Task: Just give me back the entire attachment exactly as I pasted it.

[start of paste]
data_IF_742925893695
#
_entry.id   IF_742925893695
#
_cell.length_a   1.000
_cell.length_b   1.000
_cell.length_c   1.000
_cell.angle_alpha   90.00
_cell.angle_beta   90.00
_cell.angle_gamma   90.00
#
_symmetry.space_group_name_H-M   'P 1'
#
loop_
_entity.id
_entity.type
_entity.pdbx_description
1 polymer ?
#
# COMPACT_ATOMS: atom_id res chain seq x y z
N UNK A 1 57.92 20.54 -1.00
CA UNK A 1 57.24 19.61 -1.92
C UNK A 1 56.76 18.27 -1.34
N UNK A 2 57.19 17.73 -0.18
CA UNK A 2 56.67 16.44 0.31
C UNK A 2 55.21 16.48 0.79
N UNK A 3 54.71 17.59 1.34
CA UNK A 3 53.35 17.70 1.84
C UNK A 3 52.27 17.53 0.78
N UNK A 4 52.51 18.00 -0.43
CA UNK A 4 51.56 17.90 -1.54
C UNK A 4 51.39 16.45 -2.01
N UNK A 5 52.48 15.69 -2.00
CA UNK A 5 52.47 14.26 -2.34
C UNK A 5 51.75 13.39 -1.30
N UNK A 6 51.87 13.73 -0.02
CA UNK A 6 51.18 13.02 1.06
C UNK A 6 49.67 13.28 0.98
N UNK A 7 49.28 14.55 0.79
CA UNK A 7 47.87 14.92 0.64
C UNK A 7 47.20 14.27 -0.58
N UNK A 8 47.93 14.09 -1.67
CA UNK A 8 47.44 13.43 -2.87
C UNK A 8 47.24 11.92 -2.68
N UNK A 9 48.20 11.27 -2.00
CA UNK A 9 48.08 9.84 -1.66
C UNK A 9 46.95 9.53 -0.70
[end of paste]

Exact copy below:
data_IF_742925893695
#
_entry.id   IF_742925893695
#
_cell.length_a   1.000
_cell.length_b   1.000
_cell.length_c   1.000
_cell.angle_alpha   90.00
_cell.angle_beta   90.00
_cell.angle_gamma   90.00
#
_symmetry.space_group_name_H-M   'P 1'
#
loop_
_entity.id
_entity.type
_entity.pdbx_description
1 polymer ?
#
# COMPACT_ATOMS: atom_id res chain seq x y z
N UNK A 1 57.92 20.54 -1.00
CA UNK A 1 57.24 19.61 -1.92
C UNK A 1 56.76 18.27 -1.34
N UNK A 2 57.19 17.73 -0.18
CA UNK A 2 56.67 16.44 0.31
C UNK A 2 55.21 16.48 0.79
N UNK A 3 54.71 17.59 1.34
CA UNK A 3 53.35 17.70 1.84
C UNK A 3 52.27 17.53 0.78
N UNK A 4 52.51 18.00 -0.43
CA UNK A 4 51.56 17.90 -1.54
C UNK A 4 51.39 16.45 -2.01
N UNK A 5 52.48 15.69 -2.00
CA UNK A 5 52.47 14.26 -2.34
C UNK A 5 51.75 13.39 -1.30
N UNK A 6 51.87 13.73 -0.02
CA UNK A 6 51.18 13.02 1.06
C UNK A 6 49.67 13.28 0.98
N UNK A 7 49.28 14.55 0.79
CA UNK A 7 47.87 14.92 0.64
C UNK A 7 47.20 14.27 -0.58
N UNK A 8 47.93 14.09 -1.67
CA UNK A 8 47.44 13.43 -2.87
C UNK A 8 47.24 11.92 -2.68
N UNK A 9 48.20 11.27 -2.00
CA UNK A 9 48.08 9.84 -1.66
C UNK A 9 46.95 9.53 -0.70